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Versions: 00                                                            
Internet Draft  HTTP-based SNMP and CMIP Network Management  Nov. 19, 1996


        HTTP-based SNMP and CMIP Network Management

                        Luca Deri
                IBM Zurich Research Laboratory
                     lde@zurich.ibm.com

                     November 19, 1996


                     Status of this Memo


This document is an Internet-Draft. Internet-Drafts are working
documents of the Internet Engineering Task Force (IETF), its areas,
and its working groups. Note that other groups may also distribute
working documents as Internet-Drafts.

Internet-Drafts are draft documents valid for a maximum of six months
and may be updated, replaced, or obsoleted by other documents at any
time. It is inappropriate to use Internet-Drafts as reference material
or to cite them other than as ''work in progress.''

To learn the current status of any Internet-Draft, please check the
''1id-abstracts.txt'' listing contained in the Internet-Drafts Shadow
Directories on ftp.is.co.za (Africa), nic.nordu.net (Europe),
munnari.oz.au (Pacific Rim), ds.internic.net (US East Coast), or
ftp.isi.edu (US West Coast).


1. Abstract

This document describes the application of the HyperText Transfer
Protocol (HTTP) [HTTP] for the purpose of SNMP [SNMP] and CMIP [CMIP]
management. It shows how SNMP and CMIP resources can be managed by
using the standard HTTP protocol by defining a mapping between
SNMP/CMIP protocols and HTTP. The mapping is very simple and based on
strings which can easily be handled by any programming and scripting
language.  This will allow light and simple HTTP-based applications to
be created, since they have not to include any management service like
encoding/decoding nor to handle complex data types.

This document does not cover management of HTTP [Hazewinkel].


2. World Wide Web and Network Management

The World Wide Webarchitecture is depicted below:

                                 ------>
                   HTTP client    HTTP      HTTP Server
                                 <------
                     Figure 1: World Wide Web architecture

HTTP servers provide information which can be retrieved by WWW
browsers using the HTTP protocol. The HTTP protocol is a simple,
stateless information retrieval protocol based on TCP/IP. The
retrieved information can be specified in several formats including
graphics, text, binary and HTML (Hyper Text Markup Language) [HTML].


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In order to manage network resources using HTTP it is necessary to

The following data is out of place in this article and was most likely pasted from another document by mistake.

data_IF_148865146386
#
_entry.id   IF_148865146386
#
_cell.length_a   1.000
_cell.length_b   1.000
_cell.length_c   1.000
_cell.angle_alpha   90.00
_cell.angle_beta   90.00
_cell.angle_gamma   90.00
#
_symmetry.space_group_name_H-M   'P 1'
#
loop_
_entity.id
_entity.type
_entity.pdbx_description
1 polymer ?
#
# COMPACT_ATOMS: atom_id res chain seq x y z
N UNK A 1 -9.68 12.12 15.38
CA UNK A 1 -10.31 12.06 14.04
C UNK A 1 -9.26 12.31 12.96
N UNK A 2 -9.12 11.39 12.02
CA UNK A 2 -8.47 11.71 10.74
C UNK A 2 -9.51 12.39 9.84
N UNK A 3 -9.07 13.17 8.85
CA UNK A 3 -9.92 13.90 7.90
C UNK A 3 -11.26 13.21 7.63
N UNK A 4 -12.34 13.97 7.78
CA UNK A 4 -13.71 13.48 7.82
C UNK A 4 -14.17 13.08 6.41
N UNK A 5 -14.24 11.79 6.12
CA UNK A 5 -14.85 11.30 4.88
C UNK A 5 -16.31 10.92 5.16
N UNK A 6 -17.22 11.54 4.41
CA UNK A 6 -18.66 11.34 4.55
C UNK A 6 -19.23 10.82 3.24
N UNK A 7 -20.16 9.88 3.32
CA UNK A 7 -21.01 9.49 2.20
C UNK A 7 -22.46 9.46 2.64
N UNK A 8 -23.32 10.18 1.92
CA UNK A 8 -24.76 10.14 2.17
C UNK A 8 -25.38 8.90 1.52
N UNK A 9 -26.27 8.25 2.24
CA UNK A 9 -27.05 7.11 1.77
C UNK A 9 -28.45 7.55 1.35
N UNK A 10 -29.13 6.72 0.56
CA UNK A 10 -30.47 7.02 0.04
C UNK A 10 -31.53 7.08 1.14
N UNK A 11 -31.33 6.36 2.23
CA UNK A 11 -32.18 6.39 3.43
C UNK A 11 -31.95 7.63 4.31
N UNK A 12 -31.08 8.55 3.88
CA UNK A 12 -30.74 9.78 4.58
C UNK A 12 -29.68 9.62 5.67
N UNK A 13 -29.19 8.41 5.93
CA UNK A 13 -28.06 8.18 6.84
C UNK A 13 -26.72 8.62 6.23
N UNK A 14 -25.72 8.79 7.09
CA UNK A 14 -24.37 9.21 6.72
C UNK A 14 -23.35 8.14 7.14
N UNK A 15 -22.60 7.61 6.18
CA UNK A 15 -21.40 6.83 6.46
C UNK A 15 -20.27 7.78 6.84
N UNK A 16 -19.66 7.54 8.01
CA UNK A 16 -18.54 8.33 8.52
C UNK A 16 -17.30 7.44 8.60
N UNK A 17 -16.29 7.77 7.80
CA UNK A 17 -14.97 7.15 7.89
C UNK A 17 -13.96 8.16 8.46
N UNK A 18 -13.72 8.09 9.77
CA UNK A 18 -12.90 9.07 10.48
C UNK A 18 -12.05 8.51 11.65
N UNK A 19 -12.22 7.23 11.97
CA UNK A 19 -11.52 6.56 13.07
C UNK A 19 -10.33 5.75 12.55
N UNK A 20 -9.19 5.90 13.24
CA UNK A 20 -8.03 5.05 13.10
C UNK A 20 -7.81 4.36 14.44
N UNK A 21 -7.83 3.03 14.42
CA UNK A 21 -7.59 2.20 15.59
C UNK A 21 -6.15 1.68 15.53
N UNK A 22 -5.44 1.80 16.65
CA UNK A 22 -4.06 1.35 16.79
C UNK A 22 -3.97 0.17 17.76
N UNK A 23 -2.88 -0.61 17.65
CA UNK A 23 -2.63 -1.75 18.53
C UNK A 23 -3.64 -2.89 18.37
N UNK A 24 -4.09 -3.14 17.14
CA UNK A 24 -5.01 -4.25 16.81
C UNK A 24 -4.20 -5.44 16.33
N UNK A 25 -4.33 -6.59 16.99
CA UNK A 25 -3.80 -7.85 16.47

have an application which speaks both HTTP and SNMP/CMIP. This can be
achieved in two ways by:
  1. extending standard HTTP servers
  2. creating a proxy application which allows to issue SNMP/CMIP
     protocol requests using HTTP.

The first solution has the following advantages:
  1. it is relatively easy to implement since the HTTP server
     transparently handles the HTTP protocol
  2. existing character-based  network management applications can
     easily become Web-aware since it is straightforward  to enrich
     the textual output with HTML tags.

The second solution requires the implementation of the HTTP protocol
but it offers better performance. In fact, HTTP servers usually offer
standard interfaces such as CGI (Common Gateway Interface) which
allows external applications to be executed when a certain URL [URL]
(Uniform Resource Locator: a physical address of an object which is
retrievable using network protocols such as HTTP) is requested. Since
launching applications requires some system resources, the performance
is degraded proportionally to the complexity of the CGI application
that has to be executed.  Apart from offering a better performance,
this second solution allows network events (SNMP traps and CMIP
notifications) to be handled without the need to rely on another
application. This is because the proxy can receive network events and
store them. In the case of a CGI-based solution, an external
application has to receive the network events which can then be
retrieved through a CGI application.

In both cases, users communicate with an HTTP application regardless
of the nature of this application, either HTTP server extended with
CGI applications or proxy.


3. URL Convention for SNMP/CMIP Management

In order to manage network resources using HTTP, a mapping between
management operations and URLs has to be defined. The proposed mapping
is compliant with the standard URL syntax and therefore it can be
handled by conventional HTTP servers and WWW browsers. The URL is
composed of 5 elements,
http://<host>/<protocol>/<operation>/<context>?<parameters>, where: